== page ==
A field report from Patrick Jones who is leading our relief effort following the devastating earthquakes that struck Lombok, Indonesia.
Last month something happened that happens every few months. I woke up, turned on my phone and found out that there was an earthquake in Indonesia, the country I now call home.
The funny thing is, I didn’t find out from a local weather service. I didn’t find out from the news. I found out because a friend in America saw that there was an earthquake and sent me an early morning text message. He was afraid that I was dead.
Luckily for me and my family, Lombok is over 800 miles away from where we live. But this earthquake was different because my family and I have been to Lombok close to a dozen times. We have friends there. We have church connections there. We vacation there annually. And we were scared.
On Sunday, August 5, a magnitude 7 earthquake hit the northern tip of Lombok and flattened the rural villages that house most of the locals. Mataram, the main city, experienced everything from minor nuisances to collapsing buildings. The local tourist hub of Senggigi essentially shut down.
The problem with earthquakes in developing countries is that the local infrastructure is built with only one thing in mind: cost. Huts, houses and buildings are made to be cheap. Even a minor earthquake can cause considerable damage. But this earthquake wasn’t minor.
The August 5th earthquake was stronger than the 1989 earthquake in San Francisco. And it hit an island that has more bamboo and sheet metal huts than it has houses.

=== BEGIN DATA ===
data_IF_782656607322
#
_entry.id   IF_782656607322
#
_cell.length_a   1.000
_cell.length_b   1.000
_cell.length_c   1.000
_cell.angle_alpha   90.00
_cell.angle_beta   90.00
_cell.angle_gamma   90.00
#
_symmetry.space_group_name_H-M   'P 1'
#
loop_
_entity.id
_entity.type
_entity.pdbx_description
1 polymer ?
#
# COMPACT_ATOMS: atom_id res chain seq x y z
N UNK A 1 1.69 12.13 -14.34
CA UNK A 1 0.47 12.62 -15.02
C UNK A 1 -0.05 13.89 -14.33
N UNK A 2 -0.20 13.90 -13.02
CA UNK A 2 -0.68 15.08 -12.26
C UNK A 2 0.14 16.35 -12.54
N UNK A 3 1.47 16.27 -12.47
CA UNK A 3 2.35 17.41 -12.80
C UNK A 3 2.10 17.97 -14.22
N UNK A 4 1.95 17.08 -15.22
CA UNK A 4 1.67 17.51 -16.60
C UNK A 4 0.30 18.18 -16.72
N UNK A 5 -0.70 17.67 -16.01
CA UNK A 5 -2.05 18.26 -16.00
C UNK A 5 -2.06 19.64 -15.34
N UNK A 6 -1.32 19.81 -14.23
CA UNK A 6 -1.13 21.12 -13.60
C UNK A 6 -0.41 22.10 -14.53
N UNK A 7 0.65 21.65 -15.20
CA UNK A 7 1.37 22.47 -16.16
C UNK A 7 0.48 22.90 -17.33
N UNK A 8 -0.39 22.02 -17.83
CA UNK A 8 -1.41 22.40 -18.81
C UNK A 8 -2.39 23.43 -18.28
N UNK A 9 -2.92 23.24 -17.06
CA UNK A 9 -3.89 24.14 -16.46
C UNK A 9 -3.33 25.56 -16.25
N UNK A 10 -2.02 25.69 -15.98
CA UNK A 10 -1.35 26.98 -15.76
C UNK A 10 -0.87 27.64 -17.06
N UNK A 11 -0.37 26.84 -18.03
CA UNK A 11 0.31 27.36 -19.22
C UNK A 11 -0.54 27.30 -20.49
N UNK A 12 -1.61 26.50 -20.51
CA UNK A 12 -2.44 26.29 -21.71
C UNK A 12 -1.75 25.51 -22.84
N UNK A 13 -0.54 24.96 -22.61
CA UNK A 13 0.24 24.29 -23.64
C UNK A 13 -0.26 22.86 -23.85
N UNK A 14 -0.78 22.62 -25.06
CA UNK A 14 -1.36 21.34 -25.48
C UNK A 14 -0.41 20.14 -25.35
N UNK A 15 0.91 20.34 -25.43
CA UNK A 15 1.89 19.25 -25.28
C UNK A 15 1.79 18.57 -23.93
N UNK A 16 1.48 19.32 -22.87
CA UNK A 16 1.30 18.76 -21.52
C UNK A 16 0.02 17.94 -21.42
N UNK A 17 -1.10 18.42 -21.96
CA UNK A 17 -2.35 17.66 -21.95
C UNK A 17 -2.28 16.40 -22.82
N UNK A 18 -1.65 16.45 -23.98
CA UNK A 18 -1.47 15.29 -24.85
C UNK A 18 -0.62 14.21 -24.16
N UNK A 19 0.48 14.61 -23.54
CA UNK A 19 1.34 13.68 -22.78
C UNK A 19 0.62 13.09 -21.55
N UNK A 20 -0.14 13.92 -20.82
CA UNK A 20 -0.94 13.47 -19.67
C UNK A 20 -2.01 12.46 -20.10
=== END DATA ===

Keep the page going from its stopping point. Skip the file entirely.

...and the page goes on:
I instantly contacted my friend Eko, who works at a local church in Lombok. Though Lombok is, like all of Indonesia, predominantly Muslim, many other religions live peacefully here. And when something like this happens, the beauty of co-existing religions really shines.
Five days after the earthquake I was able to travel through Lombok to villages and refugee camps and distribute items provided by CRF donors — 10,000 eggs, 20,000 boxes of noodles, bed rolls, soap and cooking oil.
The majority of the people that received these goods were Muslim. It was my joy to be able to tell them that all of the gifts were from my Christian friends. My Christian friends in America. They were shocked. And they were grateful.
At Christian Relief Fund, the full amount of donations for Lombok go to Eko and the church where he works. They have partnered with local businesses to help out people in villages that no longer have houses. One business even lent him a semi truck!
I still wake up to early morning text messages. In fact, it’s happening more and more. But now they’re from Eko. They’re pictures, too. Pictures of people with soap. And eggs. Beds and blankets. And they have one more thing that I know we couldn’t ever hope to buy — smiles.